Air Force officials officially began
to test a 50-50 mixture of synthetic and JP-8 fuels in a Type 3
constant-pressure fuel hydrant system at Sheppard Air Force Base,
Fuel tankers, including five trucks with 100 percent synthetic
fuel and three with the 50-50 blend, arrived at the base May 17 to
unload 113,000 gallons of fuel.
The Type 3 system is a constant-pressure fuel structure that, as
the name suggests, provides a constant fuel pressure through the
pumps, lines, truck, aircraft and back to the pumps. This is
particularly advantageous at operational locations where time is a
factor. With this system, multiple aircraft can be refueled without
a reduction in performance of the pumps.
In older systems, the pressure would degrade if multiple
aircraft were being refueled. The purpose of the test is to
determine the long-term effects of the blended fuel in a system.
During testing, the hydrant system will be regularly monitored to
determine whether or not any detrimental effects or other
abnormalities occur over the extended period of time. Tech. Sgt.
Randy Davidson, the Air Force Petroleum Agency Logistics Education
Advancement Program noncommissioned officer, said he will conduct
monthly tests between now and the end of the survey.
Sergeant Davidson said they have specific parameters for the
fuel and that there have been no indications in previous tests that
they will experience any issues during this test.
"This is a long-term durability test to see if the system can
handle the 50-50 blend," he said. "We hope we get the same
consistent levels." Ray Bunch, an Air Force Petroleum Agency
quality assurance inspector, said Sheppard AFB was a natural fit to
test the hydrants because the fuel specialists there don't
interrupt the day-to-day flow of an operational base.
"The reason we picked Sheppard is this is a training system," he
said. "We can keep the fuel isolated." The tests will last until
about October or November. The six-month test period is too long to
shut down a fuel yard, said Master Sgt. Jefferson Guillory III, the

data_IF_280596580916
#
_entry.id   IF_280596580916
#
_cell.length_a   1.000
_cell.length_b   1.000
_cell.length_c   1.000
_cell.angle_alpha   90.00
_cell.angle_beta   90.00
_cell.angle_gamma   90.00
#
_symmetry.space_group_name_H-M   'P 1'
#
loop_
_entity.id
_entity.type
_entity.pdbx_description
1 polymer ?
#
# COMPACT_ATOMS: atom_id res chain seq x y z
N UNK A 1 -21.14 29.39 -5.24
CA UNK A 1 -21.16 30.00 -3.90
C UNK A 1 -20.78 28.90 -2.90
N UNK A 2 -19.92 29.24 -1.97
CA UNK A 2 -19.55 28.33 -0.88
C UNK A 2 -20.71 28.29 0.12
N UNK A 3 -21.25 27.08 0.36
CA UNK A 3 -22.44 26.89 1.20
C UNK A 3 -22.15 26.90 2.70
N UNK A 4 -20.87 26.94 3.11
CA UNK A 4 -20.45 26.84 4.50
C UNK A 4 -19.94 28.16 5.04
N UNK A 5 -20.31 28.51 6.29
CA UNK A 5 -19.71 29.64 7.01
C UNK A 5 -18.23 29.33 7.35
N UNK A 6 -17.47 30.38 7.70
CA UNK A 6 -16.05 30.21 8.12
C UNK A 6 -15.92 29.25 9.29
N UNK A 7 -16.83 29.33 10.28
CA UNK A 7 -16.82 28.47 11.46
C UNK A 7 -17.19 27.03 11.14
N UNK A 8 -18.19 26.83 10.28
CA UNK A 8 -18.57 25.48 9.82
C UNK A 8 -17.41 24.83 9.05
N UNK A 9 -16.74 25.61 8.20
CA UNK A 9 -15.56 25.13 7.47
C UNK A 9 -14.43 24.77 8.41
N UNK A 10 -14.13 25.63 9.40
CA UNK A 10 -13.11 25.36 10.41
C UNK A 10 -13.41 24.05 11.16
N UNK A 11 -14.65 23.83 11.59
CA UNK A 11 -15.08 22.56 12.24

"No one wants to give up their Type 3 system on the active
side," he said. "Here we have a closed system that's specific for
training. It doesn't leave here." The process to begin this round
of tests began May 13, Mr. Bunch said, when the entire system was
"de-fueled" of JP-8 and cleaned in preparation for acceptance of
the 50-50 blend. Sergeant Davidson said he conducted tests to make
sure the system was ready to receive the new fuel product.
"Once we got our baseline and saw the levels were good, then we
started off-loading from trucks," he said. Once the fuel was in the
tanks, the blending process began by "spinning" the tank, or
running 1,200 gallons per minute through the system.
Mr. Bunch said Air Force officials began 50-50 blend tests in
2006 at Tinker AFB, Okla. So far, officials have certified the B-52
Stratofortress, C-17 Globemaster III, B-1 Lancer and F-15 Eagle for
non-combat operations. The F-15 should receive full certification
soon, while the KC-135 Stratotanker and KC-10 Extender, the
service's air refueling aircraft, are pending certification.
Air Force officials hope to be ready to deploy the 50-50 blend
to all airframes within the next couple years, making these tests
critical for the certification of Type 3 hydrants.
"Once we reach 2011 and we say the aircraft are ready to go and
we're going to put it in the systems, we want to make sure there
aren't any issues," Mr. Bunch said. [ANN Salutes John Ingle, 82nd
Training Wing Public Affairs]